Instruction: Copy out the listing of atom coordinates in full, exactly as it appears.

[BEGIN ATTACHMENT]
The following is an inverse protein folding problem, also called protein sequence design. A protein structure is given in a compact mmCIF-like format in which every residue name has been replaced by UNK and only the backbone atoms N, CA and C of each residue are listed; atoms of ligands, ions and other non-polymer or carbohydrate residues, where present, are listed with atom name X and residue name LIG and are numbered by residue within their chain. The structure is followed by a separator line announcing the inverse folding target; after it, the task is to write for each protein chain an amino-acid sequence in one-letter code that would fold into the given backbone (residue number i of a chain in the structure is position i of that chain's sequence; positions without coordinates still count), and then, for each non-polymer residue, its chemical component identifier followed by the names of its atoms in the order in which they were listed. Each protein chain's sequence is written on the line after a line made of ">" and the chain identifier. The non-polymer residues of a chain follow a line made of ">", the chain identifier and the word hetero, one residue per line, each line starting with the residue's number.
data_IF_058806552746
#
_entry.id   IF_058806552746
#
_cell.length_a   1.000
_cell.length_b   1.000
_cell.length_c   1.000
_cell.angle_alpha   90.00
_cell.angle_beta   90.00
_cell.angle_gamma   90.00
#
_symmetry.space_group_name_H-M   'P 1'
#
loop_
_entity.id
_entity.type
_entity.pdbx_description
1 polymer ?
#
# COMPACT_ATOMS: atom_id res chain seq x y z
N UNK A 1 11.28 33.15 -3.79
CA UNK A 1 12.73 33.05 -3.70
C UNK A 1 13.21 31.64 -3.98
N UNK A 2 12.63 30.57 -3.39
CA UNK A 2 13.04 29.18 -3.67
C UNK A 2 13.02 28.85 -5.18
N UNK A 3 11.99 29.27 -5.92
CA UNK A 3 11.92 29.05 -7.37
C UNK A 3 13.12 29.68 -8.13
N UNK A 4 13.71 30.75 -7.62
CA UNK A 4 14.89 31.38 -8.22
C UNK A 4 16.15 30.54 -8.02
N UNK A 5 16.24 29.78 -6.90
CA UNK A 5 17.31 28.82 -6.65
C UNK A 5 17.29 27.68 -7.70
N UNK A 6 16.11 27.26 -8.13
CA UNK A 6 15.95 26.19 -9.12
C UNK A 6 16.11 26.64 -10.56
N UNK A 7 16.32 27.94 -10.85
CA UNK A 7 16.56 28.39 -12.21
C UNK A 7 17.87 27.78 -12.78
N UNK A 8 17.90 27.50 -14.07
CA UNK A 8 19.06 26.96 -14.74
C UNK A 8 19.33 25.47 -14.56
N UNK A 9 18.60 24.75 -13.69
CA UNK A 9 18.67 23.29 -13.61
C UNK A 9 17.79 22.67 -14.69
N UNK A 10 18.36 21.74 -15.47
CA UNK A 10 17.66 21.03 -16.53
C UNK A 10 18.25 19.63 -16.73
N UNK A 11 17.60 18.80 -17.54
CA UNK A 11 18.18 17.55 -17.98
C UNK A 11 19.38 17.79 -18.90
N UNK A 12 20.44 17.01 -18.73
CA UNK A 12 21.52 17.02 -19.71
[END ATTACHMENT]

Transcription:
The following is an inverse protein folding problem, also called protein sequence design. A protein structure is given in a compact mmCIF-like format in which every residue name has been replaced by UNK and only the backbone atoms N, CA and C of each residue are listed; atoms of ligands, ions and other non-polymer or carbohydrate residues, where present, are listed with atom name X and residue name LIG and are numbered by residue within their chain. The structure is followed by a separator line announcing the inverse folding target; after it, the task is to write for each protein chain an amino-acid sequence in one-letter code that would fold into the given backbone (residue number i of a chain in the structure is position i of that chain's sequence; positions without coordinates still count), and then, for each non-polymer residue, its chemical component identifier followed by the names of its atoms in the order in which they were listed. Each protein chain's sequence is written on the line after a line made of ">" and the chain identifier. The non-polymer residues of a chain follow a line made of ">", the chain identifier and the word hetero, one residue per line, each line starting with the residue's number.
data_IF_058806552746
#
_entry.id   IF_058806552746
#
_cell.length_a   1.000
_cell.length_b   1.000
_cell.length_c   1.000
_cell.angle_alpha   90.00
_cell.angle_beta   90.00
_cell.angle_gamma   90.00
#
_symmetry.space_group_name_H-M   'P 1'
#
loop_
_entity.id
_entity.type
_entity.pdbx_description
1 polymer ?
#
# COMPACT_ATOMS: atom_id res chain seq x y z
N UNK A 1 11.28 33.15 -3.79
CA UNK A 1 12.73 33.05 -3.70
C UNK A 1 13.21 31.64 -3.98
N UNK A 2 12.63 30.57 -3.39
CA UNK A 2 13.04 29.18 -3.67
C UNK A 2 13.02 28.85 -5.18
N UNK A 3 11.99 29.27 -5.92
CA UNK A 3 11.92 29.05 -7.37
C UNK A 3 13.12 29.68 -8.13
N UNK A 4 13.71 30.75 -7.62
CA UNK A 4 14.89 31.38 -8.22
C UNK A 4 16.15 30.54 -8.02
N UNK A 5 16.24 29.78 -6.90
CA UNK A 5 17.31 28.82 -6.65
C UNK A 5 17.29 27.68 -7.70
N UNK A 6 16.11 27.26 -8.13
CA UNK A 6 15.95 26.19 -9.12
C UNK A 6 16.11 26.64 -10.56
N UNK A 7 16.32 27.94 -10.85
CA UNK A 7 16.56 28.39 -12.21
C UNK A 7 17.87 27.78 -12.78
N UNK A 8 17.90 27.50 -14.07
CA UNK A 8 19.06 26.96 -14.74
C UNK A 8 19.33 25.47 -14.56
N UNK A 9 18.60 24.75 -13.69
CA UNK A 9 18.67 23.29 -13.61
C UNK A 9 17.79 22.67 -14.69
N UNK A 10 18.36 21.74 -15.47
CA UNK A 10 17.66 21.03 -16.53
C UNK A 10 18.25 19.63 -16.73
N UNK A 11 17.60 18.80 -17.54
CA UNK A 11 18.18 17.55 -17.98
C UNK A 11 19.38 17.79 -18.90
N UNK A 12 20.44 17.01 -18.73
CA UNK A 12 21.52 17.02 -19.71